When the Party of the Puritan Moses Slew Their King

On January 30, 1649, the revolutionary Oliver Cromwell, working with his rebel parliament, beheaded King Charles I in England. Cromwell styled himself a “Puritan Moses,” and believed he was guided by the finger of God. He was also known as the “General of the Parliament.” His military successes buttressed his view that he was divinely appointed to establish Christ’s kingdom on earth and the long-awaited reign of the saints in the Church.

First the Puritan party, which had gained control of the English Parliament, held King Charles prisoner for three years. During that time, Cromwell constantly pressed the king for concessions to remove his power and increase parliament’s. But the beleaguered king would not agree to more than he had already given away (which was too much), so finally the time came to do away with him. The rebels brought a charge of treason against the lawful head of the state.

I can’t go into all the background here, but I will in Part 2 of the Story of the Matthew Bible. (It’s important, in order to understand many of the changes made to the Scriptures, and especially the notes, in the Geneva Bible.) Suffice to say, to help trump up a treason charge against Charles, parliament passed a resolution shortly before the trial declaring that “by the fundamental laws of the kingdom, it was treason in the king of England for the time being to levy war against the parliament and the kingdom of England.” The prosecutor at the specially constituted tribunal fanatically denounced Charles as the very image of “Nimrod, the first tyrant.”

Charles protested that the proceedings were illegal, because a king could not be tried by any superior jurisdiction on the earth. But these men were a law unto themselves. After they obtained Charles’ conviction on January 20, 1649, they stayed his execution for ten days to pass an Act prohibiting the proclaiming any person to be King of England or Ireland, or the dominions thereof. This made it an offence to proclaim a successor after the King died. Now no one, not even Charles’ lawful heir, could fill his shoes after they killed him. The goal was of course to undo the monarchy entirely, so that they could call the shots.

Finally then, with all their ducks in a row, the party of the Puritan Moses, after a long season of humiliating their true and right king, slew him. As his severed head fell from his body, there was a stunned silence, and then a long groan from the onlookers. Soon after, Charles’ statue was thrown down, and on the pedestal was engraved the inscription Exit tyrannus regum ultimus or The last of the tyrant kings passes away. Thus was he dishonoured right to the end.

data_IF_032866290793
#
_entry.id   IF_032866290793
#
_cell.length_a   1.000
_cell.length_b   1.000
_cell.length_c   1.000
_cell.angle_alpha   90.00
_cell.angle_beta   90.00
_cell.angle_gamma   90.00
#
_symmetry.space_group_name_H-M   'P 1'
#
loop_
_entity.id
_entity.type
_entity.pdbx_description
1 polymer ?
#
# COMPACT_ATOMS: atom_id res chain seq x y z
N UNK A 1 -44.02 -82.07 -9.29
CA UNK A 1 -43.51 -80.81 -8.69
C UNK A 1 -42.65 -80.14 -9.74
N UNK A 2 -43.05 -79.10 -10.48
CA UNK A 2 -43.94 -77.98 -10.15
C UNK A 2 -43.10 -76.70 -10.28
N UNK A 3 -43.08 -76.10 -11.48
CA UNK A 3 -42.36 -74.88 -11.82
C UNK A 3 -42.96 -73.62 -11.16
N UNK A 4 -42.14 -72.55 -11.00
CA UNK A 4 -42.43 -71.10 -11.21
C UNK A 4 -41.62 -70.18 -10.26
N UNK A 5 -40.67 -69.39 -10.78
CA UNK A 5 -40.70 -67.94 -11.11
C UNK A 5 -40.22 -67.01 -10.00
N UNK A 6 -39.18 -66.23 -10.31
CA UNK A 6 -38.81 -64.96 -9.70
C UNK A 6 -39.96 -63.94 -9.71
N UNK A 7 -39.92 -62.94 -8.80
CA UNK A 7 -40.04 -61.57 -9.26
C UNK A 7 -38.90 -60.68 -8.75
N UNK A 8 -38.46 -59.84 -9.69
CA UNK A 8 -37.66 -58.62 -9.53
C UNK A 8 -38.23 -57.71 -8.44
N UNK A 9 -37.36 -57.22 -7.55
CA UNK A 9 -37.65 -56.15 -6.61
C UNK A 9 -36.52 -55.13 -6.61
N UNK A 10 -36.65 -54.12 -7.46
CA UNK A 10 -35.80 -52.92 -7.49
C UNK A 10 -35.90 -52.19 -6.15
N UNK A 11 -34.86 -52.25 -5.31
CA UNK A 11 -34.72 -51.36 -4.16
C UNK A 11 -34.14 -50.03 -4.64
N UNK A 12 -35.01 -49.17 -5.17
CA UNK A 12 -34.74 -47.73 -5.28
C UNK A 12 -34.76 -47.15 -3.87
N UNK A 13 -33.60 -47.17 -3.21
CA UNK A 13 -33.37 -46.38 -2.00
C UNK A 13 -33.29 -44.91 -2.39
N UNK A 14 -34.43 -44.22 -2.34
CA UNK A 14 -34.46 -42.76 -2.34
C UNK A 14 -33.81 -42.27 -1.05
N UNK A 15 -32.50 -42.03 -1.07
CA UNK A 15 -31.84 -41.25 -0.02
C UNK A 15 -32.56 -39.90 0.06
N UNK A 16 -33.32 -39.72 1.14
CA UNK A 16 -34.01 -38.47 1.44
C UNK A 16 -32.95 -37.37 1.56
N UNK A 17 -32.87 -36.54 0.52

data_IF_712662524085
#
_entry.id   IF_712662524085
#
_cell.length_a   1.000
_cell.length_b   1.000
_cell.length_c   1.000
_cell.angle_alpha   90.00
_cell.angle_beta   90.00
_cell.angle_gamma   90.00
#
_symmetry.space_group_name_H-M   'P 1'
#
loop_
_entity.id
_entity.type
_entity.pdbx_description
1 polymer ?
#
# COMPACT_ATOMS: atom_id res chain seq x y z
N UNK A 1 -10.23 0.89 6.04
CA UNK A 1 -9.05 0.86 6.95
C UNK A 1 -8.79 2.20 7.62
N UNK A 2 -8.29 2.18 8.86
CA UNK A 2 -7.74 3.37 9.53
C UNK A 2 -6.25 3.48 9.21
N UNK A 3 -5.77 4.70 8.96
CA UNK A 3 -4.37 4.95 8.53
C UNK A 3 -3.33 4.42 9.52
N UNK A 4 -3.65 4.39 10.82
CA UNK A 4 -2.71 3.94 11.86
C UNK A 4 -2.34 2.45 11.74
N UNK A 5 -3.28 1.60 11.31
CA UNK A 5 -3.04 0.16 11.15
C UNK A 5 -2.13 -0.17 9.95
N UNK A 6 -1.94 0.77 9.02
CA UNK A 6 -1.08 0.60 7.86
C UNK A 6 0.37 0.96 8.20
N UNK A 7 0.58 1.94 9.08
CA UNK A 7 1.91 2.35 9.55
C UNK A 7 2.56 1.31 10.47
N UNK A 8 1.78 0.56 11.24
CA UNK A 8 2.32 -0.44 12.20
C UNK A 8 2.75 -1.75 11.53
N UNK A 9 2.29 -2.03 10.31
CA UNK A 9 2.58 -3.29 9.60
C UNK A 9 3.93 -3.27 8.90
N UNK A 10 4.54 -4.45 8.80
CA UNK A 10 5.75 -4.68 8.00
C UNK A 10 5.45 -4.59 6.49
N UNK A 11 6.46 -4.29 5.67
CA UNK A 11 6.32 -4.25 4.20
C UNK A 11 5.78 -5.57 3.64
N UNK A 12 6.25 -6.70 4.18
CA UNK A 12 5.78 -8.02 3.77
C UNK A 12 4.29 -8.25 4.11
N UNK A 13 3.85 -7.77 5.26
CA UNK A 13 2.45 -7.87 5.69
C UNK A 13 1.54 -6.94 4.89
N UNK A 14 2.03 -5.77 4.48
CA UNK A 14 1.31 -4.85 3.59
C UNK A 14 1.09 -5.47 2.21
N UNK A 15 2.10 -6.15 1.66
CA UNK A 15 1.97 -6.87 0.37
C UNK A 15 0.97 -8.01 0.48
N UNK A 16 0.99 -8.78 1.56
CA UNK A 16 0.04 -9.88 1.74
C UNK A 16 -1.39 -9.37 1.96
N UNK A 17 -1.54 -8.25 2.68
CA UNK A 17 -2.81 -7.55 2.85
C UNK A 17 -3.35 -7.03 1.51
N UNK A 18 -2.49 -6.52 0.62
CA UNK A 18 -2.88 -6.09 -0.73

When foreign governments would not deal with Cromwell’s illegal government, parliament appointed the poet John Milton as Latin Secretary to the Council of State, a kind of foreign ambassador, to champion their cause. Milton was the poet who had earlier penned the line, “Presbyter is but Old Priest writ large,” but he sold out to the Presbyters. Historian Goldwin Smith explains “It is on a principle something like that of the social contract that [Milton] bases the responsibility of kings, and maintains the right of tyrannicide in default of more regular justice.”(1)

But what is this principle of the “social contract” or “compact”? It was straight from John Calvin’s Institutes of the Christian Religion and other writings, which developed a doctrine of revolution based on God’s “natural law” and a “king’s compact.” To put is simply and clearly, Calvin taught that if a king or other high ruler breached his supposed “compact” with the people required by the supposed natural law, then lower level public officials may rise up against him. Therefore, Calvin’s “natural law” trumps the laws of the state.

Oxford Professor Herbert Foster put Calvin’s teaching together quite clearly in his essay The Political Theories of Calvinists before the Puritan Exodus to America. Foster is sympathetic to Calvin and the Puritans, but the discerning reader will (hopefully) see the terrible leaven that lurks herein. (It is always best to go to the source and learn what the advocates themselves say.)

For more study, see Theodore Beza’s book Droits des Magistrats. In it, Beza justified revolution to protect the people’s liberty, and also justified regicide as “tyrannicide.”  Beza’s treatise became a major manifesto of Puritanism, and the constant war-cry “tyrant, tyrant” was one of the slogans that stirred up simple,  gullible people, and fuelled the Puritan revolution in England.

(1) Goldwin Smith, The United Kingdom: Political History, Vol. I (Toronto: The Copp Clark Company, 1899), page 576.